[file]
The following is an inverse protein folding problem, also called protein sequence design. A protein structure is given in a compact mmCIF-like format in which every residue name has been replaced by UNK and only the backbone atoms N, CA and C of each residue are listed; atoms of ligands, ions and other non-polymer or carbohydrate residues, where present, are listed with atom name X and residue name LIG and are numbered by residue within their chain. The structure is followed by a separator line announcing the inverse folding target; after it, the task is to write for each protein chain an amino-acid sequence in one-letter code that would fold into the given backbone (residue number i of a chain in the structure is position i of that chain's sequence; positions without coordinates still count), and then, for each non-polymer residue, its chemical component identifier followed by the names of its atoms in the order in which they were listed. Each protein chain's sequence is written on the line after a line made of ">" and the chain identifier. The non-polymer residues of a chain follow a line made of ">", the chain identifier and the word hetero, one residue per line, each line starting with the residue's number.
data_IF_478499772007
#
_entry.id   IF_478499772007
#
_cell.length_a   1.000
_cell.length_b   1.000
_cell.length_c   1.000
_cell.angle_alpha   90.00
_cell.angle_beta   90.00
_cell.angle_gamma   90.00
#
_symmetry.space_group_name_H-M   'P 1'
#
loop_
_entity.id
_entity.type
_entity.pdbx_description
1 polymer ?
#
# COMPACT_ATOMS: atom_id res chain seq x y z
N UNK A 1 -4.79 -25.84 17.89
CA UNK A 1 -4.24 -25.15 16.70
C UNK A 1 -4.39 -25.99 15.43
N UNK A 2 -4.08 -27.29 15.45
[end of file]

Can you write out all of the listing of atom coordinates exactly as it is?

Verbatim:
The following is an inverse protein folding problem, also called protein sequence design. A protein structure is given in a compact mmCIF-like format in which every residue name has been replaced by UNK and only the backbone atoms N, CA and C of each residue are listed; atoms of ligands, ions and other non-polymer or carbohydrate residues, where present, are listed with atom name X and residue name LIG and are numbered by residue within their chain. The structure is followed by a separator line announcing the inverse folding target; after it, the task is to write for each protein chain an amino-acid sequence in one-letter code that would fold into the given backbone (residue number i of a chain in the structure is position i of that chain's sequence; positions without coordinates still count), and then, for each non-polymer residue, its chemical component identifier followed by the names of its atoms in the order in which they were listed. Each protein chain's sequence is written on the line after a line made of ">" and the chain identifier. The non-polymer residues of a chain follow a line made of ">", the chain identifier and the word hetero, one residue per line, each line starting with the residue's number.
data_IF_478499772007
#
_entry.id   IF_478499772007
#
_cell.length_a   1.000
_cell.length_b   1.000
_cell.length_c   1.000
_cell.angle_alpha   90.00
_cell.angle_beta   90.00
_cell.angle_gamma   90.00
#
_symmetry.space_group_name_H-M   'P 1'
#
loop_
_entity.id
_entity.type
_entity.pdbx_description
1 polymer ?
#
# COMPACT_ATOMS: atom_id res chain seq x y z
N UNK A 1 -4.79 -25.84 17.89
CA UNK A 1 -4.24 -25.15 16.70
C UNK A 1 -4.39 -25.99 15.43
N UNK A 2 -4.08 -27.29 15.45